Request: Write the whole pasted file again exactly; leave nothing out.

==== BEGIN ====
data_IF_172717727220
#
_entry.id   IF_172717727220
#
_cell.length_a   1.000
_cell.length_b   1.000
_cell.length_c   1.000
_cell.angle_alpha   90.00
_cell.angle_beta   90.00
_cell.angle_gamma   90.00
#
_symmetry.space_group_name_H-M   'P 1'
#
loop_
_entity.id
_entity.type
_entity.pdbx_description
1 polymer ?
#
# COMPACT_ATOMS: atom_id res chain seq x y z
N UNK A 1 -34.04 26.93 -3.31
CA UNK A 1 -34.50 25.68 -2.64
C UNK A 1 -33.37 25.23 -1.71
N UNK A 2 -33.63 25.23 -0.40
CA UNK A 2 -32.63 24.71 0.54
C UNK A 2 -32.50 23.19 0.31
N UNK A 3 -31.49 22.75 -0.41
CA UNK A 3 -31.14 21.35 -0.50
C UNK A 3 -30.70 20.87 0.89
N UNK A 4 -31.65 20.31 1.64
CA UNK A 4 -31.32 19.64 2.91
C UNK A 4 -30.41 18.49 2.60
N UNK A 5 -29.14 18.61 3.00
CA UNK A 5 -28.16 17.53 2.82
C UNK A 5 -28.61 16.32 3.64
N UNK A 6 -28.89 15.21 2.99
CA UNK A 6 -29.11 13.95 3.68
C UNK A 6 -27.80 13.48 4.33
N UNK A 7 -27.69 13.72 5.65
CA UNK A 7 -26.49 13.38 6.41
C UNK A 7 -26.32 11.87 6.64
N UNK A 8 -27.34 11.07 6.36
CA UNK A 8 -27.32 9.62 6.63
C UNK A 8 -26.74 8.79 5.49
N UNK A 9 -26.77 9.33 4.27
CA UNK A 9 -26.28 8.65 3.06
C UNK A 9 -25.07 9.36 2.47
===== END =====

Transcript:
data_IF_172717727220
#
_entry.id   IF_172717727220
#
_cell.length_a   1.000
_cell.length_b   1.000
_cell.length_c   1.000
_cell.angle_alpha   90.00
_cell.angle_beta   90.00
_cell.angle_gamma   90.00
#
_symmetry.space_group_name_H-M   'P 1'
#
loop_
_entity.id
_entity.type
_entity.pdbx_description
1 polymer ?
#
# COMPACT_ATOMS: atom_id res chain seq x y z
N UNK A 1 -34.04 26.93 -3.31
CA UNK A 1 -34.50 25.68 -2.64
C UNK A 1 -33.37 25.23 -1.71
N UNK A 2 -33.63 25.23 -0.40
CA UNK A 2 -32.63 24.71 0.54
C UNK A 2 -32.50 23.19 0.31
N UNK A 3 -31.49 22.75 -0.41
CA UNK A 3 -31.14 21.35 -0.50
C UNK A 3 -30.70 20.87 0.89
N UNK A 4 -31.65 20.31 1.64
CA UNK A 4 -31.32 19.64 2.91
C UNK A 4 -30.41 18.49 2.60
N UNK A 5 -29.14 18.61 3.00
CA UNK A 5 -28.16 17.53 2.82
C UNK A 5 -28.61 16.32 3.64
N UNK A 6 -28.89 15.21 2.99
CA UNK A 6 -29.11 13.95 3.68
C UNK A 6 -27.80 13.48 4.33
N UNK A 7 -27.69 13.72 5.65
CA UNK A 7 -26.49 13.38 6.41
C UNK A 7 -26.32 11.87 6.64
N UNK A 8 -27.34 11.07 6.36
CA UNK A 8 -27.32 9.62 6.63
C UNK A 8 -26.74 8.79 5.49
N UNK A 9 -26.77 9.33 4.27
CA UNK A 9 -26.28 8.65 3.06
C UNK A 9 -25.07 9.36 2.47